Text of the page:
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How Maude Apatow’s ‘Euphoria’ character became the dark horse of season 2

Lexi, once limited to a quiet and shy bystander, is shaking up this season with newfound confidence.
Lexi's play was the topic of conversation for "Euphoria" fans leading up to Sunday's episode.
Lexi's play was the topic of conversation for "Euphoria" fans leading up to Sunday's episode.HBO Max

Maude Apatow’s Lexi was a background character at best during the first season of “Euphoria,” but season two shows Lexi taking center stage, literally. 

Episode seven of the show’s sophomore season focused on Lexi’s much-anticipated play. Aptly named “Our Life,” the high school show — which Apatow calls “the highest budget student show ever performed” — features characters based on Rue, Cassie, Nate and Maddy from the rare perspective of Lexi. 

Helmed by narrator Rue, the “Euphoria” format is known for getting inside characters’ heads through an outside storyteller. But season two has given the spotlight to Lexi as the catalyst for major plot points, something that Apatow said she and director Sam Levinson had been brainstorming since season one.

Lexi directs a semi-autobiographical high school show in episode seven.
Lexi directs a semi-autobiographical high school show in episode seven.HBO Max

Much of Lexi’s character arc was inspired by Apatow herself, she said, from incorporating anxiety to her time in high school theater.

“I thought it totally made sense for Lexi to be a theater kid,” Apatow told Entertainment Weekly. “I was in real life, and the play is loosely inspired by my senior year of high school. We had a student-produced, directed, and written show, and I was the producer, and I was like a tyrant. Yeah, so it’s loosely based on a true event.”

Lexi is one half of the fan-favorite couple Fexi, the name fans affectionately use to refer to Fezco (Angus Cloud) and Lexi’s budding relationship. Episode six saw a long-awaited sweet Fexi moment with the two holding hands while watching the 1986 classic “Stand By Me.” In episode seven, we got to see a bit more of their relationship as Fez consoled Lexi during pre-show jitters. But Fexi fans are at a standstill until the season finale Sunday — we still don’t know what, or who, stopped Fez from coming to Lexi’s show.

According to Apatow, she hopes the storyline continues for “selfish reasons.”

“He’s just a great partner. He’s so present and talented,” Apatow said. “And yeah, I just love working with him, so I totally would love to keep working with him.”

Apatow also touched on her role in creating a Fexi narrative while she and Levinson developed the season two character arc. While she said she doesn’t remember exactly how it came to be, it “totally made sense” when they introduced the concept.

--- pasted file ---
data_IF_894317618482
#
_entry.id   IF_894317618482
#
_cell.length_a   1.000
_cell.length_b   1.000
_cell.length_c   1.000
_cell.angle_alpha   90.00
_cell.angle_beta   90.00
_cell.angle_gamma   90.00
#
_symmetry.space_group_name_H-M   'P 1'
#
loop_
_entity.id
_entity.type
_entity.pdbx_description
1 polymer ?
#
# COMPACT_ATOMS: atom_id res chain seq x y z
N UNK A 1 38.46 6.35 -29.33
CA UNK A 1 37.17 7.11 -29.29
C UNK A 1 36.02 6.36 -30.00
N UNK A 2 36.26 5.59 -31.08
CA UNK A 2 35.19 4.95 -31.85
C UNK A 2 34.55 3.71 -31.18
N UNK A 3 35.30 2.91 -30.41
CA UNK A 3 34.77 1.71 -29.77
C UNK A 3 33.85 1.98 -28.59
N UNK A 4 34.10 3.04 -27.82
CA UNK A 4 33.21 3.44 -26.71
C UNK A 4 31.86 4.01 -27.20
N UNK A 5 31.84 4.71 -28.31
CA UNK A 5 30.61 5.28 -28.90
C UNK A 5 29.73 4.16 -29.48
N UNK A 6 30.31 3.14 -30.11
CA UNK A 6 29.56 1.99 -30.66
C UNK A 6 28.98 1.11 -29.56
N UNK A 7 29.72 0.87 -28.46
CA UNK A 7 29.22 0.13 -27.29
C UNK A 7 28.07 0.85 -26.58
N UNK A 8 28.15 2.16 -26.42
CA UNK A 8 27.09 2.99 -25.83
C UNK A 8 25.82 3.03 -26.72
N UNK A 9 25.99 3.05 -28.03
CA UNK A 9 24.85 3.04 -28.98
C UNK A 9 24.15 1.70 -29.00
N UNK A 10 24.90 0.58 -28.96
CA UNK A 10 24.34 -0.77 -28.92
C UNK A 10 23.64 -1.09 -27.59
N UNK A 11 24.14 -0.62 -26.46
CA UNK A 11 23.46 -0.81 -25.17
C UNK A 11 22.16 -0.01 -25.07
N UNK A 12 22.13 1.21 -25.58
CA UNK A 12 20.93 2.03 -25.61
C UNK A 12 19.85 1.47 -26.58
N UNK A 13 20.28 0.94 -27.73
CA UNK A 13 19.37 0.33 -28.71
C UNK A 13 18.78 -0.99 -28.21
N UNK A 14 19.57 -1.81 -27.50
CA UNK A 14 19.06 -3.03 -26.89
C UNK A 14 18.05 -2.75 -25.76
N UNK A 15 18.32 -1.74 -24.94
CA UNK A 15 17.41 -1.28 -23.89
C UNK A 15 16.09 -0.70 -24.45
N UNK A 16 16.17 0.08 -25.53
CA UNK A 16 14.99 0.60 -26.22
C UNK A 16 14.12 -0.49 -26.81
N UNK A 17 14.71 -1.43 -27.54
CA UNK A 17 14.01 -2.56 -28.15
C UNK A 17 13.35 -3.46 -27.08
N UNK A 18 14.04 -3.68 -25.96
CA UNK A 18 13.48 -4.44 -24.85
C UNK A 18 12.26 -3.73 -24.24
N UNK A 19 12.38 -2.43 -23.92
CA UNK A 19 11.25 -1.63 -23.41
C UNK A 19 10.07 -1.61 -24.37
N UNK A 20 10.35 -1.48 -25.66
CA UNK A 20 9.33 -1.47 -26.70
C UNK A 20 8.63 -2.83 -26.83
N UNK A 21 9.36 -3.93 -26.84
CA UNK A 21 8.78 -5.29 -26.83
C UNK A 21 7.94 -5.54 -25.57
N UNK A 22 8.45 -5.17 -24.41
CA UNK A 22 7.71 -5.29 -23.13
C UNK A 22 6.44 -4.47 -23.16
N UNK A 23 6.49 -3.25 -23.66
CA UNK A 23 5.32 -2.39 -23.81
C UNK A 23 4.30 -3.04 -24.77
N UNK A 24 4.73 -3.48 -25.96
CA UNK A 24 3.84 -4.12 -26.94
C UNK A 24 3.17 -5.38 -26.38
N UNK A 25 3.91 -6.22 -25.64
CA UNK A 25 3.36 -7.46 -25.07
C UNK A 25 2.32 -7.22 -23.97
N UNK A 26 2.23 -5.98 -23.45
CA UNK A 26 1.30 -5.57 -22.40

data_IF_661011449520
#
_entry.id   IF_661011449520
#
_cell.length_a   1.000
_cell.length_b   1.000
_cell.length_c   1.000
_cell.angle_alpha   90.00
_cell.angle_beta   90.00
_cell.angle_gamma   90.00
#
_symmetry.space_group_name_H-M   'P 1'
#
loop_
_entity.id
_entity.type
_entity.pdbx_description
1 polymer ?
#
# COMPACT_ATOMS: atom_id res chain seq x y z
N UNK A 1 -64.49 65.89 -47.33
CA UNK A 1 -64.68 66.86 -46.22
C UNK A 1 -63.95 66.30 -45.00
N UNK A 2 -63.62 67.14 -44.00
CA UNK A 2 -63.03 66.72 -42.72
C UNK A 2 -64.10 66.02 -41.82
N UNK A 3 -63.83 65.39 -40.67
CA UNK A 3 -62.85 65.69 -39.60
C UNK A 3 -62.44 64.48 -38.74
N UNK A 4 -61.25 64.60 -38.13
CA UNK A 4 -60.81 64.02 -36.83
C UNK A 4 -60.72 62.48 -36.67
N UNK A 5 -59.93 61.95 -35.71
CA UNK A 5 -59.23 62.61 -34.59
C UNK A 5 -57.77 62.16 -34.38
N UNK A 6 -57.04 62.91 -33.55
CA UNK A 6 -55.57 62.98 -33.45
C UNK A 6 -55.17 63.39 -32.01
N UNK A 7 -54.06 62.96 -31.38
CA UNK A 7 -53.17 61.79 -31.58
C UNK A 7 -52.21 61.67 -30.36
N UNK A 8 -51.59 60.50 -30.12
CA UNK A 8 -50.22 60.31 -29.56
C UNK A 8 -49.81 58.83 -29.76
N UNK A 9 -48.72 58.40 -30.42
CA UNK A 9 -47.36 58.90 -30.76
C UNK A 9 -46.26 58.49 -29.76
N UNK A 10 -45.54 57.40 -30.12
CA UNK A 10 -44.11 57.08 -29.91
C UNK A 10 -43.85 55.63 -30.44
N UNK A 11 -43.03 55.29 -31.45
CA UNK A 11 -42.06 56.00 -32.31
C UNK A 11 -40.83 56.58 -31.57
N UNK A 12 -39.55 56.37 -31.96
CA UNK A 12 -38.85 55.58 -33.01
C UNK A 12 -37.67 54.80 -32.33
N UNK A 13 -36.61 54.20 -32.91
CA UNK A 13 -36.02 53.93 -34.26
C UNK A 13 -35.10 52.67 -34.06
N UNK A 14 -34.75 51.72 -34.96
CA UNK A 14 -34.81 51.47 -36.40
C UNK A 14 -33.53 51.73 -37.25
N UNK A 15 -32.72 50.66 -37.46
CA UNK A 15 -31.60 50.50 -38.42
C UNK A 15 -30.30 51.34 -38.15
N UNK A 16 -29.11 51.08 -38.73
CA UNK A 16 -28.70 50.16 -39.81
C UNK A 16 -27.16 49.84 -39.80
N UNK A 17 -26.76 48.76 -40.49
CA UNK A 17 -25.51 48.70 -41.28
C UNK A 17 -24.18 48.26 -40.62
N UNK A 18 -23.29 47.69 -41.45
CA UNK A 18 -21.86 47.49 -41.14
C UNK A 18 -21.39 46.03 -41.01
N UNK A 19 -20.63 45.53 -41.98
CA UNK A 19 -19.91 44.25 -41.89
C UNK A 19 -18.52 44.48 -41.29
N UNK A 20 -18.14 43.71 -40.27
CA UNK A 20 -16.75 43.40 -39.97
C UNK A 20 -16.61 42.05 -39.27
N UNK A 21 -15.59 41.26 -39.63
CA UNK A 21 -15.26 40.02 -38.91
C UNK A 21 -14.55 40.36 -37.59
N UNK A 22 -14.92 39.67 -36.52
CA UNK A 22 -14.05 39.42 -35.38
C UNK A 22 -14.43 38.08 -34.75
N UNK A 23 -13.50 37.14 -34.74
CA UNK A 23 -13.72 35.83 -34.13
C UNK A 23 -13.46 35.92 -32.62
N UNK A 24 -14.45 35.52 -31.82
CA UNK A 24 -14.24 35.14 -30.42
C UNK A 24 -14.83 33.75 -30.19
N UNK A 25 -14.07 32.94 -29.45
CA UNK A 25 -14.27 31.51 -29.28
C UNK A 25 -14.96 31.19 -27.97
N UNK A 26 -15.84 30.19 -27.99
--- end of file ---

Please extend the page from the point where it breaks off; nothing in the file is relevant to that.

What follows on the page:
“Angus and I, in real life, have a funny friendship. It all just happened. It all felt right as soon as we started talking about it,” Apatow said.

Lexi's character has been center stage this season.
Lexi's character has been center stage this season.HBO Max

Lexi’s arc brings depth to a character who, in season one, was largely seen as the shy younger sister of Cassie and a quiet, supportive friend to Rue. Season two is the beginning of Lexi’s autonomy, and the play is the spark that ignites her confidence to take her storyline into her own hands.

“I think her whole life, with her family and Cassie, she’s always given so much of herself to helping them that she’s just completely forgotten to take care of her own feelings and issues,” Apatow said. “But (in) the finale, there’s a really good scene with Lexi and Rue that I think is really important, and ties everything up in a really nice way. It’s all leading to this, and the play helps open that conversation that Lexi has always wanted to have, but hasn’t been able to.”

Ethan, played by Austin Abrams, performs a musical number pretending to be Nate Jacobs.
Ethan, played by Austin Abrams, performs a musical number pretending to be Nate Jacobs.HBO Max

And not only is Lexi’s perspective front and center in her play, but we see the way that she views other characters, including a hilarious scene set to “Holding Out For A Hero” poking fun at toxic masculinity in Nate and the other football players at the high school. 

There’s also Lexi’s relationship with Maddy, who she once viewed as intimidating and now sees as an older sister figure. We see Lexi’s perspective as a younger sister, hoping to look just like Cassie when she hits puberty and watching Cassie begin to receive male attention. Lexi also dives into her and Rue’s friendship in the play, where we get a glimpse into how Rue’s addiction and their shared bond of paternal abandonment affect the girls.

“This season you definitely see more about how Cassie and Lexi’s dad was an addict too,” Apatow told Entertainment Weekly. “And I think she’s able to put up with [Rue] because she’s had experiences dealing with addicts in the past.”